In 1918 the city established its first true medical examiner system, and the wealthy and well-educated Dr. Charles Norris took over as its leader. Norris and his top forensic chemist, Alexander Gettler, were in the vanguard of the new science of forensics. The Poisoner's Handbook is the story of these innovative men, and of the toxic substances they worked so hard to understand.
Pulitzer Prize-winning science writer Deborah Blum devotes each chapter of The Poisoner's Handbook: Murder and the Birth of Forensic Medicine in Jazz Age New York to a different poison, explaining its chemistry and effects, a case or two in which it's used with nefarious intent, and the work of Norris and Gettler in developing tests and conducting forensic examinations. Blum discusses arsenic, chloroform, mustard and other toxic wartime gases, cyanide, mercury, carbon monoxide, radium (pity the clock-dial painters who sharpened their brushes between their lips!), lead, and less well-known but deadly substances such as thallium. These poisons are used for fumigation, to hurry inheritances, in support of sheer greed, and sometimes out of desperation or ignorance.
The science is not at all overwhelming, if you don't mind some talk of minced organs and dismemberment. Blum's vivid language describes the chemistry in terms of icy crystals, brilliant layers in beakers and tubes, and "the sizzle of gas burners...and the bubbling of flasks over flames."
Blum frames her book around the years of Prohibition, the so-called Noble Experiment, which was ratified as the Eighteenth Amendment to the U.S. Constitution in January 1919 (and repealed by the Twenty-first Amendment in December 1933). Blum makes thorough work of the harm that accrued to the public from drinking poisonous methyl alcohol and concoctions such as "smoke" and "Ginger Jake." By government policy, industrial alcohol was "denatured" by toxic additives; Norris and Gettler saw so much death from this policy that they became ardent crusaders against Prohibition.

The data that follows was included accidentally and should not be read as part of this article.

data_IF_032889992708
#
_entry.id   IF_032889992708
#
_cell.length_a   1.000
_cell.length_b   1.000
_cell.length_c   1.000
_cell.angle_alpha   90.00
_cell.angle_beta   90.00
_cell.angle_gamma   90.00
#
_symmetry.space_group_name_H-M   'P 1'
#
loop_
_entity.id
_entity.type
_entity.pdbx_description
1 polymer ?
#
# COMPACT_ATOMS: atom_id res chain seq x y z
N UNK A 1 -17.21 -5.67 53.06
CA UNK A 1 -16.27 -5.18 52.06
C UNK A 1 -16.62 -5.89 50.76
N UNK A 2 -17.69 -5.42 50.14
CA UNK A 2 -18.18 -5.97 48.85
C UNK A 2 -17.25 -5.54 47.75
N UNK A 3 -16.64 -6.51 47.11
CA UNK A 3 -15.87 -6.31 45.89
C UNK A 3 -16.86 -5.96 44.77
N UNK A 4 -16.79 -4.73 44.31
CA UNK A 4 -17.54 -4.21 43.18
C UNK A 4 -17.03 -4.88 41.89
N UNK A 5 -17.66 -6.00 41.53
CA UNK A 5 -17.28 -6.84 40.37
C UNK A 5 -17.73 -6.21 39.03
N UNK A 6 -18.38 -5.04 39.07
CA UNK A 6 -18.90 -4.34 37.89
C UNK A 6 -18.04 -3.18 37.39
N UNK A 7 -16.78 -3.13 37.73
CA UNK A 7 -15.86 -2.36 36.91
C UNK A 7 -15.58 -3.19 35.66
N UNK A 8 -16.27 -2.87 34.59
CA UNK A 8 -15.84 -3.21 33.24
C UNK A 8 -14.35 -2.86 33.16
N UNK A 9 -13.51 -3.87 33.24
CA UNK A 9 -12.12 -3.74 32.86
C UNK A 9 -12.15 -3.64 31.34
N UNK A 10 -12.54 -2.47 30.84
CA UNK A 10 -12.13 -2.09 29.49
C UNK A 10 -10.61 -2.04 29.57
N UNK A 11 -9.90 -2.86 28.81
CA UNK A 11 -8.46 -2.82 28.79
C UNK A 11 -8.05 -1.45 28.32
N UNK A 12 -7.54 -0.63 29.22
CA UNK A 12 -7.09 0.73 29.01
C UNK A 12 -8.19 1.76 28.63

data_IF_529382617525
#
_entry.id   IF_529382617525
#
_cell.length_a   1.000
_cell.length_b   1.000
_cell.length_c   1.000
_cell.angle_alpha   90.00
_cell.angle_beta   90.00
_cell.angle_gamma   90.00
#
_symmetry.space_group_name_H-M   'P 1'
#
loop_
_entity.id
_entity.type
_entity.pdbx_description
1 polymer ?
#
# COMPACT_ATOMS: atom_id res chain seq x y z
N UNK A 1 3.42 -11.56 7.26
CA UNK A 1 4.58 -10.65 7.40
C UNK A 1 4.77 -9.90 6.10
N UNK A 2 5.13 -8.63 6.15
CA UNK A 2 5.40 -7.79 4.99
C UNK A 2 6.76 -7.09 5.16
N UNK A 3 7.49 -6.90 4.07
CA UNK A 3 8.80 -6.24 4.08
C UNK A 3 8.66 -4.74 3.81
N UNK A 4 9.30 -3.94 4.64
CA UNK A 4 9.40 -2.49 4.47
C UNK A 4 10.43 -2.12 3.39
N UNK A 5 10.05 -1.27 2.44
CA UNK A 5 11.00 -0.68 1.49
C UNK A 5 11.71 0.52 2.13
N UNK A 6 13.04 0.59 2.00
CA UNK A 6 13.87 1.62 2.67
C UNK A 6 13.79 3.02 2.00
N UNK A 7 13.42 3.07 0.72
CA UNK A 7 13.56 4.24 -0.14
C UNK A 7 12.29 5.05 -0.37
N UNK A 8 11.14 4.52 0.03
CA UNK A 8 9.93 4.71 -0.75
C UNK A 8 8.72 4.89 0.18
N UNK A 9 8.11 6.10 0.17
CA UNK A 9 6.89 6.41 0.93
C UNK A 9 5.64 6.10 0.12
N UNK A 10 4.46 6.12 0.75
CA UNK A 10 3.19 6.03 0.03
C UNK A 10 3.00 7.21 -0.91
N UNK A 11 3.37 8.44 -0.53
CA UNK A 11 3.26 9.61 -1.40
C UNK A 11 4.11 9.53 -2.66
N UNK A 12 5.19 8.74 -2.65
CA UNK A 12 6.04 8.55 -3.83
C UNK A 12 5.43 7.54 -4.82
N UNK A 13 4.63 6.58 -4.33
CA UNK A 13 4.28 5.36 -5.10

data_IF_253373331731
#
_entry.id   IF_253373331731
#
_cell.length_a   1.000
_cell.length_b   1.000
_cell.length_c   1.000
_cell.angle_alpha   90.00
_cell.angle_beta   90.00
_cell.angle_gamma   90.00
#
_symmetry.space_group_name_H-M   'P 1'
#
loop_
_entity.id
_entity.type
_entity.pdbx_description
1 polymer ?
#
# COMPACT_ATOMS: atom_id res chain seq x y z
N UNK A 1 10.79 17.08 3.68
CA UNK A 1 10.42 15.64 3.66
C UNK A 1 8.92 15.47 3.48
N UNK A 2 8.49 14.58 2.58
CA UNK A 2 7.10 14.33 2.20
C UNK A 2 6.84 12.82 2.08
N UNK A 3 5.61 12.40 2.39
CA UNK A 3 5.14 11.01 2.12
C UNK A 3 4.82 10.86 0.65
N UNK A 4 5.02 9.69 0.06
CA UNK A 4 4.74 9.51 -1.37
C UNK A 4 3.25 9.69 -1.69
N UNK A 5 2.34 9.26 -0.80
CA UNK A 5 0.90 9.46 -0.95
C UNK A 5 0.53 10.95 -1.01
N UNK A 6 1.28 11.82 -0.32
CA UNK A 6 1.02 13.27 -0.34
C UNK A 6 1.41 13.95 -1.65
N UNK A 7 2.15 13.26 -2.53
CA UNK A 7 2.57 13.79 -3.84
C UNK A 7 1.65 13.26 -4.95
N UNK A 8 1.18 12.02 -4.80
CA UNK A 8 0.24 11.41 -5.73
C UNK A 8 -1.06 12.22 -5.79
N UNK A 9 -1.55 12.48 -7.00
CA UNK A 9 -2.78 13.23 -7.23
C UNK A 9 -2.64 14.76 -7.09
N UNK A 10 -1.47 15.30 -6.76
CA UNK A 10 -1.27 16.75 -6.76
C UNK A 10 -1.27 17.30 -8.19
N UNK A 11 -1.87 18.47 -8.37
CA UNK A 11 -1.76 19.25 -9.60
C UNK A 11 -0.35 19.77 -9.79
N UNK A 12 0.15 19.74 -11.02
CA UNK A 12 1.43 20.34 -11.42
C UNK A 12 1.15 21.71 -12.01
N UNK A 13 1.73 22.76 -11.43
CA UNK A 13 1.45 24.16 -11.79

It's interesting to read social history through a very specific lens; and this book is a fascinating social history. Yes, it's about poison, and about the birth of forensic science, but there's also much to be considered about public policy and the growing awareness of industrial responsibility in this cross-section of American life from 1915 to 1935.
Linda Bulger, 2010
on January 4, 2011
The title of the book doesn't really give you a good idea as to the content. I received it as a gift and did not know what to expect when I began to read it but I found myself thoroughly enjoying it. The book centers around New York City's first Medical Examiner, Charles Norris, his talented Chief Toxicologist, Alexander Gettler, and the birth of American forensic toxicology. That might sound like a bit of a dry read but Ms Blum really makes the story interesting. Her prose is both light and lively and she interweaves the main narrative with all sorts of interesting little digressions. It kept me captivated all the way through.